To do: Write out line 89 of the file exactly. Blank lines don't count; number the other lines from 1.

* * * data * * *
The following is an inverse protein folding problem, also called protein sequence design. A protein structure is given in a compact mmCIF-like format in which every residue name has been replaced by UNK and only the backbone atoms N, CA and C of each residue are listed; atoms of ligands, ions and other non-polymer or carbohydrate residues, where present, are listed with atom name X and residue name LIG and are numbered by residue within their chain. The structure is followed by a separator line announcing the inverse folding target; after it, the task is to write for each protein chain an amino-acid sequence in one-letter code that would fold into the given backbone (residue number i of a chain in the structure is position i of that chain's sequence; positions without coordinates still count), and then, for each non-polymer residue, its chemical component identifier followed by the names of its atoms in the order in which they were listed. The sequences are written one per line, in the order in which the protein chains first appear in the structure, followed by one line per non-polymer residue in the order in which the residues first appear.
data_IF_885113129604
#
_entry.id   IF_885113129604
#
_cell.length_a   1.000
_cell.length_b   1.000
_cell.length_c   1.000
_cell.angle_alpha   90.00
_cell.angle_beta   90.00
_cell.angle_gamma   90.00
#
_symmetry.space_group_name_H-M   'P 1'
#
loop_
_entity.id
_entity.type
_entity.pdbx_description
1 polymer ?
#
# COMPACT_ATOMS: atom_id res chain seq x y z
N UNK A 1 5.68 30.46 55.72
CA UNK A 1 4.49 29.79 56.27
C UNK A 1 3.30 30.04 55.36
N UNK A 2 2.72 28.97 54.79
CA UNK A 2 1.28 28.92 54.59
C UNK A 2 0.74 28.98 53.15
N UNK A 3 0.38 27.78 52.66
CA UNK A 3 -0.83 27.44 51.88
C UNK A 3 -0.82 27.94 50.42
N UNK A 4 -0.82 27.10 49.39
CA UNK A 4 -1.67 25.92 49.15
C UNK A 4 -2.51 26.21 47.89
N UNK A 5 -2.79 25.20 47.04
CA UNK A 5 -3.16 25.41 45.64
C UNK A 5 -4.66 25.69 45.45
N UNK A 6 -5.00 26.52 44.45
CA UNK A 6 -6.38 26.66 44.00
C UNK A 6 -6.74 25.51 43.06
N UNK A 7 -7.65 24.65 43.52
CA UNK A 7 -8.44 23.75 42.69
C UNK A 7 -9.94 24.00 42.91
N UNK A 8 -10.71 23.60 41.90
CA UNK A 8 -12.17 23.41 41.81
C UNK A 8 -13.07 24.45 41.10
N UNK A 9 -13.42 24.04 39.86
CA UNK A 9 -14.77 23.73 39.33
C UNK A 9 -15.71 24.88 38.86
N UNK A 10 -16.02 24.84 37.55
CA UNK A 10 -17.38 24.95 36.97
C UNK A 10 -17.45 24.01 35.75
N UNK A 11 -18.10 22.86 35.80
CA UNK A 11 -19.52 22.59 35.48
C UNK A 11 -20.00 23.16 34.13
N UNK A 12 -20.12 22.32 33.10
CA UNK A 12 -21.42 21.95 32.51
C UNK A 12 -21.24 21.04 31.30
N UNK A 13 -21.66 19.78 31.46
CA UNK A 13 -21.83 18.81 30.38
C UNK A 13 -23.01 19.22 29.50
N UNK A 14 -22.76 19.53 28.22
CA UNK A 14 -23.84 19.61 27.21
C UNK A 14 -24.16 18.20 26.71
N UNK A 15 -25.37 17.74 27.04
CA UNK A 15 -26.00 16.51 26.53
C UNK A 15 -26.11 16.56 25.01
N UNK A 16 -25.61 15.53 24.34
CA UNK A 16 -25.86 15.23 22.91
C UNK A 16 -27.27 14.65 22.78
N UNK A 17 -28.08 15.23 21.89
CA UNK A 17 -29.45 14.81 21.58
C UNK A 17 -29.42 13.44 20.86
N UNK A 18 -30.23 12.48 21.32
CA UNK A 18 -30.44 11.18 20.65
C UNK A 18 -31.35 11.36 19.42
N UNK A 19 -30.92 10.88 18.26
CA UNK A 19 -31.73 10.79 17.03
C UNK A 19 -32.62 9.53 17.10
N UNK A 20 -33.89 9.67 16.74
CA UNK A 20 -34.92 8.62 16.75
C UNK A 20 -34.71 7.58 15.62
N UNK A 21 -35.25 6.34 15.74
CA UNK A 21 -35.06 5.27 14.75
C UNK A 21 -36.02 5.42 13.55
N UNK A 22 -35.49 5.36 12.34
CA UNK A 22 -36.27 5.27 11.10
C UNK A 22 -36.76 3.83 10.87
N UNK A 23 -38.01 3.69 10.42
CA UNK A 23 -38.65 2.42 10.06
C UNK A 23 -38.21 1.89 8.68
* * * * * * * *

CA UNK A 23 -38.65 2.42 10.06